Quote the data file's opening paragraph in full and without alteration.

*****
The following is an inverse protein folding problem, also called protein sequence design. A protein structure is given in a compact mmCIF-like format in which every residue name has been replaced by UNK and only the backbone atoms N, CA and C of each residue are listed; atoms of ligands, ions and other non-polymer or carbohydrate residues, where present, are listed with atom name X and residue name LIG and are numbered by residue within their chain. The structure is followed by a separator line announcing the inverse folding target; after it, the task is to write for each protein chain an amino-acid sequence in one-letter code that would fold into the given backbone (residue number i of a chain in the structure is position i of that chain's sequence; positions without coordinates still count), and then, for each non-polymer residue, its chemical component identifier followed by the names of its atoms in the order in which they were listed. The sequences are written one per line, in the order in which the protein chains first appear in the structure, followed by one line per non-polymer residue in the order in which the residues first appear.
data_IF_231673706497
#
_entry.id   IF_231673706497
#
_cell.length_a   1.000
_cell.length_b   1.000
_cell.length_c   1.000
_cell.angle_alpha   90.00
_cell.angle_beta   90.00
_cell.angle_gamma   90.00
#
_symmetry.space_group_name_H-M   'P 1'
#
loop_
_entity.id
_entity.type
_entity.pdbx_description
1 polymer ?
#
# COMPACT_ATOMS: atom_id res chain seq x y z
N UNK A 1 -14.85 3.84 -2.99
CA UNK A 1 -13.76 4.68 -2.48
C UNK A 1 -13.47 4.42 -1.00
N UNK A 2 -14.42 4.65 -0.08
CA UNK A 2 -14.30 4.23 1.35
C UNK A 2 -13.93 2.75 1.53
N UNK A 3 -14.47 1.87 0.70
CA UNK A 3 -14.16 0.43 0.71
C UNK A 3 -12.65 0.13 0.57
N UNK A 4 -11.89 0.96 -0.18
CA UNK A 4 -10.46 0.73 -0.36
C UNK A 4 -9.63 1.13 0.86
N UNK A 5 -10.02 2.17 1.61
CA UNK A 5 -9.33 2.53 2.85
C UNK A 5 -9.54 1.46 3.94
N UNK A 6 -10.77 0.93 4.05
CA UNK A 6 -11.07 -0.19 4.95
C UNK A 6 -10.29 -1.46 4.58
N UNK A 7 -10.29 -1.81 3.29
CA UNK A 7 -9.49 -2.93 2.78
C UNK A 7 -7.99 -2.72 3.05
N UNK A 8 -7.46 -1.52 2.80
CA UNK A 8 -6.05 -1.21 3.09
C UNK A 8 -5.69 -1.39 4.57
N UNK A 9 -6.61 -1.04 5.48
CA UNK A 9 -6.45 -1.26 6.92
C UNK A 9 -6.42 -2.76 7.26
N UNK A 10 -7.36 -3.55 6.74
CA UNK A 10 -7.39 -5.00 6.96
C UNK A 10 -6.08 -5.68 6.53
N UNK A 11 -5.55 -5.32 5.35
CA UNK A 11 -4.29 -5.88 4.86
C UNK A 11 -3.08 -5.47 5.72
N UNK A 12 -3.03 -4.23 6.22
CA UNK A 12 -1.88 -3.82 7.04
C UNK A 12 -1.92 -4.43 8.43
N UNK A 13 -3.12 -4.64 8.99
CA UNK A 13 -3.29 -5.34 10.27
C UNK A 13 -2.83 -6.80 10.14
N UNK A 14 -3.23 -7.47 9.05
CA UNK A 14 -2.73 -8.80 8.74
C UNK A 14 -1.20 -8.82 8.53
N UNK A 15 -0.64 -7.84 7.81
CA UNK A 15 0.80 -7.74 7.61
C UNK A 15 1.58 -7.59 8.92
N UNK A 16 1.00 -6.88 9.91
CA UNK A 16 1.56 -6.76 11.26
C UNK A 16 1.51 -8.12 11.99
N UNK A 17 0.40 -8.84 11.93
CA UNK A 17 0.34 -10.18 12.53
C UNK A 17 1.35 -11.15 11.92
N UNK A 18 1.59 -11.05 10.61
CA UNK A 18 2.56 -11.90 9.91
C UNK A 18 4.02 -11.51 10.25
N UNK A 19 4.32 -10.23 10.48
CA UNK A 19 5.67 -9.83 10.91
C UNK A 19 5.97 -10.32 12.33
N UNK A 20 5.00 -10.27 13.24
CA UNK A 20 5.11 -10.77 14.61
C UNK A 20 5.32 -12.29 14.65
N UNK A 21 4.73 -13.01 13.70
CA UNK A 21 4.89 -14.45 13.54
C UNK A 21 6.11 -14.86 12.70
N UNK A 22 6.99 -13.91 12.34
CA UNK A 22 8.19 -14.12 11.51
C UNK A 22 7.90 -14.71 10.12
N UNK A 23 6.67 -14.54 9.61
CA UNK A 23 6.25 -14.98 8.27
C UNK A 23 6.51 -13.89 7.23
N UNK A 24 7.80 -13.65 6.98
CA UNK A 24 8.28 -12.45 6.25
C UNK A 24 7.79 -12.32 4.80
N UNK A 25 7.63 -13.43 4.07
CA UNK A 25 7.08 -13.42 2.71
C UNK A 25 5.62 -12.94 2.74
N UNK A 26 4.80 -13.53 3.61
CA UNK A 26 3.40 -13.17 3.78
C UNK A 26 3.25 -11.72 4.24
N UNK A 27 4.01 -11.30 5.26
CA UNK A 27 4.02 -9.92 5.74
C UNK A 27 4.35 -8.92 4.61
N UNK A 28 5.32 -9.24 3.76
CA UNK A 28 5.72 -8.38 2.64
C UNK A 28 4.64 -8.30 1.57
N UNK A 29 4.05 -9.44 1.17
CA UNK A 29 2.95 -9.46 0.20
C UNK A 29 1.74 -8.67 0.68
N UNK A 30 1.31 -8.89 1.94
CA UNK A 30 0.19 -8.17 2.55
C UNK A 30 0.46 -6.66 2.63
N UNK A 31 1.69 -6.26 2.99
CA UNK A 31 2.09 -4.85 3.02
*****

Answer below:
The following is an inverse protein folding problem, also called protein sequence design. A protein structure is given in a compact mmCIF-like format in which every residue name has been replaced by UNK and only the backbone atoms N, CA and C of each residue are listed; atoms of ligands, ions and other non-polymer or carbohydrate residues, where present, are listed with atom name X and residue name LIG and are numbered by residue within their chain. The structure is followed by a separator line announcing the inverse folding target; after it, the task is to write for each protein chain an amino-acid sequence in one-letter code that would fold into the given backbone (residue number i of a chain in the structure is position i of that chain's sequence; positions without coordinates still count), and then, for each non-polymer residue, its chemical component identifier followed by the names of its atoms in the order in which they were listed. The sequences are written one per line, in the order in which the protein chains first appear in the structure, followed by one line per non-polymer residue in the order in which the residues first appear.